Interviewer: Do you think the best songs are ones that just come to you pretty quickly?

Slash: The best songs are just the ones that, however they come, you get off on. You know, the ones that you actually enjoy playing. They give you a sort of a buzz when you start playing. I mean, I still enjoy playing the songs that we play; otherwise I wouldn’t have been able to handle being on the road for the last year.

Interviewer: Is that tough? I mean, I guess it’s a question you should be asked four or five years down the line. Like Aerosmith, they can’t not do Dream On. I’m just wondering how – I mean, I get sick of songs that I listen to, you know, in a year or something. I guess it’s maybe just the audience and the way you look at it. It’s a business, you gotta do it, I guess. Hopefully you won’t reach that point.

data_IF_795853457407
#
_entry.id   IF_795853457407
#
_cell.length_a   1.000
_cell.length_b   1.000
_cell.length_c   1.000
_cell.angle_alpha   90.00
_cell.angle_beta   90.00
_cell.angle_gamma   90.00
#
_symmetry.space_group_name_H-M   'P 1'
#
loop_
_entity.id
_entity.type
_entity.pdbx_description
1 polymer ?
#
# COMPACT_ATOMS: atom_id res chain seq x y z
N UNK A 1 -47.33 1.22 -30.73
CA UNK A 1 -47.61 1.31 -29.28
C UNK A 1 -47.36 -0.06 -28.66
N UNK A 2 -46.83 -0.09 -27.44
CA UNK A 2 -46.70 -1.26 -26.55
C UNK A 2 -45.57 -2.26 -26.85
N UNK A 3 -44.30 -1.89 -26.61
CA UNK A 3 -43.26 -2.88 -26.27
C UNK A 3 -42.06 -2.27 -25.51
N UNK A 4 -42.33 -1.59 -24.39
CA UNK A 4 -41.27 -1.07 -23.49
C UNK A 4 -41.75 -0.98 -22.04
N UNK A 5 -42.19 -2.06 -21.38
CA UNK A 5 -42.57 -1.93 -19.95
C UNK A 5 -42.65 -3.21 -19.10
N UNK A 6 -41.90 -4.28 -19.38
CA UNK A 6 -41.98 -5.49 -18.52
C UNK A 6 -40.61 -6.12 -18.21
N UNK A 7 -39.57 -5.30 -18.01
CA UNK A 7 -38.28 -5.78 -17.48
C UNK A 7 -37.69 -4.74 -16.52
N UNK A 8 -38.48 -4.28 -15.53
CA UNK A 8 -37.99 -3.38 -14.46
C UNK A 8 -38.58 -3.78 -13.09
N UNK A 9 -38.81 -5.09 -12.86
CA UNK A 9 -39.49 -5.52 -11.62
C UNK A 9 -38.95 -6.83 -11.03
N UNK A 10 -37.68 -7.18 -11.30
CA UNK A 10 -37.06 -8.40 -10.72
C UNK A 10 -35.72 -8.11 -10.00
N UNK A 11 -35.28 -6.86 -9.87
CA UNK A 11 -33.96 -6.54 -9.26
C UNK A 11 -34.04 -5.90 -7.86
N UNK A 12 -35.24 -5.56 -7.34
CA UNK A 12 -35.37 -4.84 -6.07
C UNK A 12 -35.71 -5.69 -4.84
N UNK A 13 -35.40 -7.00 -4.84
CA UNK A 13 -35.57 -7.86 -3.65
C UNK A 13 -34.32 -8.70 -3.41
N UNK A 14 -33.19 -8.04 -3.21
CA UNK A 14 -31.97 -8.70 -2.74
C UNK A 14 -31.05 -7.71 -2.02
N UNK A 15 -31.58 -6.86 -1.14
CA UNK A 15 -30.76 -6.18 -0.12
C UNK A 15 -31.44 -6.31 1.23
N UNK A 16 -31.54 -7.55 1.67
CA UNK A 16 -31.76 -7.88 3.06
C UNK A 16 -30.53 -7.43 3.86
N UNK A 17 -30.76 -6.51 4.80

Slash: I don’t think – that’s, like, so much French to me. I mean, we just go out and play, and that’s it. We put gigs and...

Interviewer: My Michelle: real person?

Slash: Yeah. I used to go out with her when I was, like, 14 or 13, something like that.

Interviewer: What does she think about the song?

Slash: When Axl first wrote the lyrics to it, some of them were so realistic. I mean, it was just like so upfront realistic and so cruel, in a way, that I thought, “Oh God, you can’t do it that way. You’re gonna crush this girl.” And she didn’t mind it, so we used it.

Interviewer: Mr. Brownstone, you said you guys came up with the lyrics for that?

Slash: Yeah. Me and Izzy.

Interviewer: How did that come about? I love the lyrics for it, as well.

Slash: Um, let’s see... Me and Izzy were sitting around, um, intoxicated one night. The song, if you really read it, you know what it’s about, then you sort of just read into it. It’s sort of self-explanatory. It’s basically about having a serious habit and the lifestyle that goes along with it, and we just happened to be sitting in the middle of it at the time. It’s sort of a joke. It’s sort of like a parody.

Interviewer: What do you think of videos? Do you like the process? Do you mind making videos?